m Celtic Cross Celtic Cross - Average Everyday Sane Psycho Supergoddess

February 27, 2005

Cold Hard Cache

Ayyyyy, Mateys! We got treasure to be a findin' in them thar woods!

Yesterday was a lovely, bright shiny day, so my boys and I packed up our Monsters, Inc. backpack and went Geocaching! YAY!

Geocaching is catching on world-wide as a fun outdoor activity. We started doing it about a year ago and we are hooked. All you need is a GPS, internet access and a sense of outdoor adventure.

If you go to the geocaching site, you can put in a city or zip code of where you want to start, and it will list caches that are hidden in that area. It will give you some hints and the GPS coordinates of the cache. You put the coordinates into your GPS and off you go on your hunt! You drive to a point as close as you can get, and then you set out on foot. You can encounter all kinds of terrains, areas you didn't know about and discover parks and forests while looking for the treasure. We normally choose several in the area we want to go to (the lakes north of town, this time, for instance) and print them out so we can do several in one trip.

Caches are usually a small to medium sized tupperware or gladware container (must be weatherproof, obviously) and contain a log book and treasure. If/when you find one, you sign the log book with who you are, where you're from, when you found it and what you took and left. The treasure is usually just little trinket-type stuff like pens, keychains, toys and such. You take whatever you want, and leave something in it's place. I normally carry some hot wheels to put in the caches we find. Yesterday, we got a cool little kaliedescope viewer thing and some guitar picks.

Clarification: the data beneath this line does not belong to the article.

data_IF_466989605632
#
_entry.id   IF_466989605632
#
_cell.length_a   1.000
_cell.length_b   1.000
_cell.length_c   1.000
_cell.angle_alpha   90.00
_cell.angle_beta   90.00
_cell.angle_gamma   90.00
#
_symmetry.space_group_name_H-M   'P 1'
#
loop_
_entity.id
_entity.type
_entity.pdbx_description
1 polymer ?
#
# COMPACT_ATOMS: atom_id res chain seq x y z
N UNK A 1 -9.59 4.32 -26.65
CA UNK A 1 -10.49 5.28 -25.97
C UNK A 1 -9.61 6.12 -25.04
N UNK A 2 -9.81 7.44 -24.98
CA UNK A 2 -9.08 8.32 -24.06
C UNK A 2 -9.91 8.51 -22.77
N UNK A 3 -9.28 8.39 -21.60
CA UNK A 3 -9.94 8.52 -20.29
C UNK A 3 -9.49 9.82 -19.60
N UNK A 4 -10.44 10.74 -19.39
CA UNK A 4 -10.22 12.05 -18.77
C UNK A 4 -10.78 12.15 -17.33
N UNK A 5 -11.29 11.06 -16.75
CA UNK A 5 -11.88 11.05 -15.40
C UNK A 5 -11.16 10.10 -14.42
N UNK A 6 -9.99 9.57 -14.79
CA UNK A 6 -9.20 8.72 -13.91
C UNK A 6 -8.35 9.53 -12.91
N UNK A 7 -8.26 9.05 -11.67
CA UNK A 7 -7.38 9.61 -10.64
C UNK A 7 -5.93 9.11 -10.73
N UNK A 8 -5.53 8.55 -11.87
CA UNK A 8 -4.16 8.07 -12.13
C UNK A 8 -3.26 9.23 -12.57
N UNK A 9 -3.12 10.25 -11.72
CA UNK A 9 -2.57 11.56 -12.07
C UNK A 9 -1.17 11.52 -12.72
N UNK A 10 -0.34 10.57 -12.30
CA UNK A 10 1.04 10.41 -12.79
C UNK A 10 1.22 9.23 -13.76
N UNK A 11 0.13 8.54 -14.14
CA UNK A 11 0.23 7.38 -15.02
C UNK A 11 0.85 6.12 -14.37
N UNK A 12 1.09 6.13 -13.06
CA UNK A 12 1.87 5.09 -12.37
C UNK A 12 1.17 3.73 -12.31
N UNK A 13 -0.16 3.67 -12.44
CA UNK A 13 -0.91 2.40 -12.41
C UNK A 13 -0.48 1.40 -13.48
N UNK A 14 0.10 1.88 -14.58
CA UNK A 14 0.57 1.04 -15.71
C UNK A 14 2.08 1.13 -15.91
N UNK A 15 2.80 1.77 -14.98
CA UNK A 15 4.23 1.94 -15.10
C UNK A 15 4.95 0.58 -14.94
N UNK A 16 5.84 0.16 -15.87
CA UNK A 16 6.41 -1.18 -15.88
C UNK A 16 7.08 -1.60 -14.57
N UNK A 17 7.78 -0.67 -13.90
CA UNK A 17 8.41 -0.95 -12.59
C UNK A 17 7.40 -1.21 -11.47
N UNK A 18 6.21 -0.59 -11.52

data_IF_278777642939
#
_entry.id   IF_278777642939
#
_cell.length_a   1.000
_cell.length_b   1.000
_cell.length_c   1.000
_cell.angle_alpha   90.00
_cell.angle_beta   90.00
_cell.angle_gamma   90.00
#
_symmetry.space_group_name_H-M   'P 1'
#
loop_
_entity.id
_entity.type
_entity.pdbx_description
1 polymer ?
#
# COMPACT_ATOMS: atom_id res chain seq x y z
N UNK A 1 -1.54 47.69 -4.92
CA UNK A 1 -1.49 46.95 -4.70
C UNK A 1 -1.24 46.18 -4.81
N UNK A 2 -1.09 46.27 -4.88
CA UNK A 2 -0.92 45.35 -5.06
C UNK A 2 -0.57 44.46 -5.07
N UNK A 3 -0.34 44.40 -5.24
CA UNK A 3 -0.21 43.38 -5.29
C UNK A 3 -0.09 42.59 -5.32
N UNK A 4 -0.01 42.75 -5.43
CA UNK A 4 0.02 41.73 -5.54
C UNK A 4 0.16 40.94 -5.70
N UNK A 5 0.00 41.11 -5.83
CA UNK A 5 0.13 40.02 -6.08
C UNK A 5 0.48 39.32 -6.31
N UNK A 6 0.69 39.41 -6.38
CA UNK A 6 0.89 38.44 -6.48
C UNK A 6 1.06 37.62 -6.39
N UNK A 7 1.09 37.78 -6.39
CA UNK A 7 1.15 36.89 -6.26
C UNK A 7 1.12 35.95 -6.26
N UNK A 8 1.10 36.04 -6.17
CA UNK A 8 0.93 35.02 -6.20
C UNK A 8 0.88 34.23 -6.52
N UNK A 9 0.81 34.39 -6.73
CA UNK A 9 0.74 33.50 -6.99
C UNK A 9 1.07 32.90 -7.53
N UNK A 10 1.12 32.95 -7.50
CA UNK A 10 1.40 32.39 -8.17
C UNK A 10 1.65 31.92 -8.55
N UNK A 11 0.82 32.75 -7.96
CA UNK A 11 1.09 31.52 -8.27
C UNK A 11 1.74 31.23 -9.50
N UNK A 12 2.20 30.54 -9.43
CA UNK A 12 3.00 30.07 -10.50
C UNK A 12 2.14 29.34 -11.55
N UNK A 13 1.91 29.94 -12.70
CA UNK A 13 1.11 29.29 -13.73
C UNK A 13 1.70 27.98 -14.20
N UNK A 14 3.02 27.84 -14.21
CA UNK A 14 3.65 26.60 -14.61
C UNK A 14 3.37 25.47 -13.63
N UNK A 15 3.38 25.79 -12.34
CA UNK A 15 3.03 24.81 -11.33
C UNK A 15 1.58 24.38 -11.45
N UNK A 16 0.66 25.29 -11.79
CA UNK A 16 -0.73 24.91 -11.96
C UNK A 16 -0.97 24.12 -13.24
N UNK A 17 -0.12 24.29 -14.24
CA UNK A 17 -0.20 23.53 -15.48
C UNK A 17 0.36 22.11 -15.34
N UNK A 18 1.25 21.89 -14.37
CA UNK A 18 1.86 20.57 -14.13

When you return home, you login to the website and comment on each of the caches you found (or didn't find, for that matter). It's fun to see who else has found it, their observations as they were looking, and what they took/left.

I planted my own cache last fall, so we also went to check on that cache yesterday. The last person who looked for it couldn't find it - probably because of deep snow. When we found it, it was right there in it's spot, safe and sound. It's in the park that is only 1/2 block from my house, in this little woody section that has this concrete-enclosed stream that makes a cool pathway. It's called "hidden pathway" if you want to search for it on the geocaching site. I think I'll plant another one some time this spring when I think of a good spot.

A fun extra element to geocaching is a travel bug! Since these caches are planted all over the world, some contain a coin or token that has a registration number on it - it's a travel bug. They are planted in their first cache with a final destination in mind. For example - my parents found one in Colorado before the last Olympics. Someone had started it in Utah with the final destination set for the Olympics in Greece! They brought it back to Iowa and planted it in a cache here - a few hundred miles closer to it's destination. The last time they tracked it on-line, it had made it's way to Turkey so it was getting close!

Derrick loves Geocaching. For him, it's a treasure hunt because I always let him choose what we take from the cache. What a fun and adventurous way to get out and enjoy nature. You should try it!


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